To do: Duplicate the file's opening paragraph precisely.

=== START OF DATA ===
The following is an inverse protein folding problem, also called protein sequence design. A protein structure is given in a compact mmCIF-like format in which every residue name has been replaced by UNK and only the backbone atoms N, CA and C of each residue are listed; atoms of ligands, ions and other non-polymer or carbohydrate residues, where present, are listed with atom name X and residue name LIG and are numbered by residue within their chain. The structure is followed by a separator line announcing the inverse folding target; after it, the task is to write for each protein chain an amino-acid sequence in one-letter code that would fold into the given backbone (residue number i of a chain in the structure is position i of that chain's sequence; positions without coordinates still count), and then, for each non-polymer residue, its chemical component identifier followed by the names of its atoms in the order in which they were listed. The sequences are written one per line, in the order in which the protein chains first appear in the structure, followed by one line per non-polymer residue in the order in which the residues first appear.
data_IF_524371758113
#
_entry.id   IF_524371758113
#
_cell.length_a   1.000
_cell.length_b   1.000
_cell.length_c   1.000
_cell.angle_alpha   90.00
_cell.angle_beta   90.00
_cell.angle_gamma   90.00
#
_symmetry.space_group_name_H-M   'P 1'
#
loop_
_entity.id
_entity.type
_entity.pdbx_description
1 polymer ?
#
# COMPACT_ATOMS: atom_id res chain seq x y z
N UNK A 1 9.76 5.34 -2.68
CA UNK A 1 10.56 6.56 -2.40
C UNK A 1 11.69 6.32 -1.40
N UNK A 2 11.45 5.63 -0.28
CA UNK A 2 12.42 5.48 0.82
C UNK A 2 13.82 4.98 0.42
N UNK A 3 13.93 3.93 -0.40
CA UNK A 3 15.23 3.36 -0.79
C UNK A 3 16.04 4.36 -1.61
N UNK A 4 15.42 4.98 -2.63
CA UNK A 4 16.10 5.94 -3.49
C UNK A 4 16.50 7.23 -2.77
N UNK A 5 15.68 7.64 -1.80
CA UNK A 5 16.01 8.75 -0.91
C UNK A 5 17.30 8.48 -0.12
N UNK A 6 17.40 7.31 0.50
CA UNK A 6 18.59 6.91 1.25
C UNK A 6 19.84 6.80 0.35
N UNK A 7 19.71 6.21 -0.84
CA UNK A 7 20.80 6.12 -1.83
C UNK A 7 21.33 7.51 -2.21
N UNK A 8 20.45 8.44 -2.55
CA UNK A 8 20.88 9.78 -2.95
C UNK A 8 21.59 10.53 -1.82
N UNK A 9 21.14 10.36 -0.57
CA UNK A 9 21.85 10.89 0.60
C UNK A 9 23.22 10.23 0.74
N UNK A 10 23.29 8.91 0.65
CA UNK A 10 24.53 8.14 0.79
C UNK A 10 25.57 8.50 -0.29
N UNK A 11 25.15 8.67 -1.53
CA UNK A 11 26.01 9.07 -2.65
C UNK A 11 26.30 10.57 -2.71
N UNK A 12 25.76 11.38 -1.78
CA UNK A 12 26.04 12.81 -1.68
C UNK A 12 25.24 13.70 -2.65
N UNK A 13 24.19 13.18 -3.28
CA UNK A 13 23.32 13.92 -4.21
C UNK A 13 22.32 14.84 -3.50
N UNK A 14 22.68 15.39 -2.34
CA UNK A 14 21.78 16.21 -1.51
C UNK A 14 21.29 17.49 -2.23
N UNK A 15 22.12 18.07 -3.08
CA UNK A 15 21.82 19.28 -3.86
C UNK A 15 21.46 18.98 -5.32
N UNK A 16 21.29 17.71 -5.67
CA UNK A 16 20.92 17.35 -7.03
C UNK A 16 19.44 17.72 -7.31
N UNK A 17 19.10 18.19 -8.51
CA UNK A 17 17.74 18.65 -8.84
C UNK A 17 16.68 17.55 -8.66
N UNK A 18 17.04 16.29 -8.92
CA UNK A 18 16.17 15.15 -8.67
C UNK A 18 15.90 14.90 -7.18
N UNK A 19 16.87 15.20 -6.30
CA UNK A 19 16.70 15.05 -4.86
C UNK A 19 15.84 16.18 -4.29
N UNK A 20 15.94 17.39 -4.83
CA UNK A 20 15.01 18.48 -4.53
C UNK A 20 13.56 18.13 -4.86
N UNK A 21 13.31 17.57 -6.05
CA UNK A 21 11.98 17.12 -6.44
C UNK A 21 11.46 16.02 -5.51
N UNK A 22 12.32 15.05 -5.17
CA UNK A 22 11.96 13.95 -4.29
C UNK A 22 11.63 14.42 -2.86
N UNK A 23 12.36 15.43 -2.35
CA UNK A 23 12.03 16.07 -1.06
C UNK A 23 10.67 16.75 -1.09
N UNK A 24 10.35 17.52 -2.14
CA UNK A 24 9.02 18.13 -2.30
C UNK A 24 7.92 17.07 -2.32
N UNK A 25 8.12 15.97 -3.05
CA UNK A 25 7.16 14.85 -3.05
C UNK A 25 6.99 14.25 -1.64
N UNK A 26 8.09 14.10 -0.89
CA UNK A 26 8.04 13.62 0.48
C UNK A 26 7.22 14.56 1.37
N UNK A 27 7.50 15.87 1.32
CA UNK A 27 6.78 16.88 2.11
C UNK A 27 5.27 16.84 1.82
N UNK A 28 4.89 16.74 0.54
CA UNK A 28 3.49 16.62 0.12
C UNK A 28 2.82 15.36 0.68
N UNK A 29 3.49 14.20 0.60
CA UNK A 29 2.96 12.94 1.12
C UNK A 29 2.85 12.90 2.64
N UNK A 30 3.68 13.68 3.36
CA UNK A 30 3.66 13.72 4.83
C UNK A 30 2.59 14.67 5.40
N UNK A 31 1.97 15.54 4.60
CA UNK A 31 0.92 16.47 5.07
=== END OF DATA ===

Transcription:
The following is an inverse protein folding problem, also called protein sequence design. A protein structure is given in a compact mmCIF-like format in which every residue name has been replaced by UNK and only the backbone atoms N, CA and C of each residue are listed; atoms of ligands, ions and other non-polymer or carbohydrate residues, where present, are listed with atom name X and residue name LIG and are numbered by residue within their chain. The structure is followed by a separator line announcing the inverse folding target; after it, the task is to write for each protein chain an amino-acid sequence in one-letter code that would fold into the given backbone (residue number i of a chain in the structure is position i of that chain's sequence; positions without coordinates still count), and then, for each non-polymer residue, its chemical component identifier followed by the names of its atoms in the order in which they were listed. The sequences are written one per line, in the order in which the protein chains first appear in the structure, followed by one line per non-polymer residue in the order in which the residues first appear.